3. I do not think the ITS analysis is necessarily the most important one in this study. The alternative to ITS is a “per protocol analysis”. In a per protocol analysis, you compare people not by the group to which they were randomized (ITS) but by what treatment they had. The problem with per protocol is that your screened group might be very different from those who go unscreened – the two groups are not longer random samples, you have introduced confounding. Your screened group may more healthy, wealthy and wise (or anxious, masochistic, and idle in this case).
In this study, however, other factors that would have made you more or less likely to benefit from screening would have either made you ineligible for this study or are very weak risk factors. I think it is unlikely that confounding played much of a role. Also, the researchers did yeoman’s work controlling for confounding – see paragraph 3 of the “statistical analysis” section of the article. Saturday’s article on Sensible Medicine also look at adjusting the per protocol analysis using instrumental variables.
Taking these three points, let’s look at the results of the study again.
If we are looking at colon cancer prevention, colon cancer was reduced in the in the ITS analysis from 1.20% to 0.98% (0.82; 0.70 to 0.93). In the per protocol analysis these number go to
1.22% to 0.84%, (0.69; 95% CI, 0.55 to 0.83). Yes, these are a small absolute reduction but it is a 31% risk reduction of a colon cancer diagnosis. This is a big deal. 31% risk reduction is orders of magnitude larger than anything else we have (aspirin, fiber, turmeric…). And this was done with essentially no harm – colonoscopy was shown to be exceedingly safe. For those of you who like the “number needed to screen.” These numbers equate to a number needed to screen of 263 to prevent one colon cancer. For a patient, there is a 1/263 chance that your colonoscopy will prevent a cancer. For a doctor, for every 263 patients you refer for a colonoscopy you prevent one colon cancer.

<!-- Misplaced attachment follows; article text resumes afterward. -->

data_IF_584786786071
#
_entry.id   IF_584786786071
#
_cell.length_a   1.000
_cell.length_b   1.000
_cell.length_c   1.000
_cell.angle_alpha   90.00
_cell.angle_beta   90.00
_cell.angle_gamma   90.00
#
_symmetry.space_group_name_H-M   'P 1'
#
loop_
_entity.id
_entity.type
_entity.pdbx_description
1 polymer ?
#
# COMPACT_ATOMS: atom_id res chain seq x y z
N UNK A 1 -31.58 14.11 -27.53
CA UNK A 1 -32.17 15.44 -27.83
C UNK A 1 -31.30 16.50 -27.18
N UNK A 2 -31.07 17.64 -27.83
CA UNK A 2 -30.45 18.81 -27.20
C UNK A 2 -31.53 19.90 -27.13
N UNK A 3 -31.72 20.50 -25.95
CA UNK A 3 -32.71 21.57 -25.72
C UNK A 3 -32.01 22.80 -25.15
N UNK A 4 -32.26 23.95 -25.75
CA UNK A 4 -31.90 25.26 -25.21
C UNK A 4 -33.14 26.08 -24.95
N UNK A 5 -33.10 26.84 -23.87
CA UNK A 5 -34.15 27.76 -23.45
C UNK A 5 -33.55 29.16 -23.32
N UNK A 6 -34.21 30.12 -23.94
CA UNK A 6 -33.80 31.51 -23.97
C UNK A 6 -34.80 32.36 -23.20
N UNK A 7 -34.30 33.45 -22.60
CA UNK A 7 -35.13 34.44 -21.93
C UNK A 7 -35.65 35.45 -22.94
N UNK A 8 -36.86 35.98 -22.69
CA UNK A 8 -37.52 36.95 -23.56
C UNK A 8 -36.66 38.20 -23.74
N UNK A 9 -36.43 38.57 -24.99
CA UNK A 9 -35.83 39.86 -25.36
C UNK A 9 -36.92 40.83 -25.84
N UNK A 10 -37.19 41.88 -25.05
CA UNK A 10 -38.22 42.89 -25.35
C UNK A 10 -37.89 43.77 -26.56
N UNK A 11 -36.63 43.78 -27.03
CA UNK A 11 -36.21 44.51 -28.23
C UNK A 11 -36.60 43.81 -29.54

To some people these numbers will seem huge. “Get a colonoscopy when it is that unlikely to help me? Forget it.” For others, this will be a convincing argument to have the test. Sensible Medicine commenters love to take me to task (appropriately) when I add an anecdote, but I’ll take me chance here. In my years as an internist, I have watched 4 of my patients die of colon cancer. The only thing they had in common? They did not have colon cancer screening. Among my screened patients. No deaths.
Now, I still have lots of reservations. Although, I am pretty sure that colonoscopy is the best colon cancer screening/prevention tool we have it is not a great test. It requires an unpleasant prep, anesthesia (for most people) and a day off from work. The recommended age to initiate screening and the frequency of screening are not based on robust data. The cost-benefit is something that truly needs to be debated.
This study reminds me that colon cancer screening is a decision, like all healthcare decisions, to be made by a patient in consultation with his or her physician. Some may choose to partake in colon cancer screening. Some may decline. Patients should not be shamed for their decision, in either direction. Doctors should not be judged (or reimbursed) based on how successful they are in referring patients for colon cancer screening.
[i] This is an unpopular stance in this country where are raised with the idiom, “an ounce of prevention is worth a pound of cure.”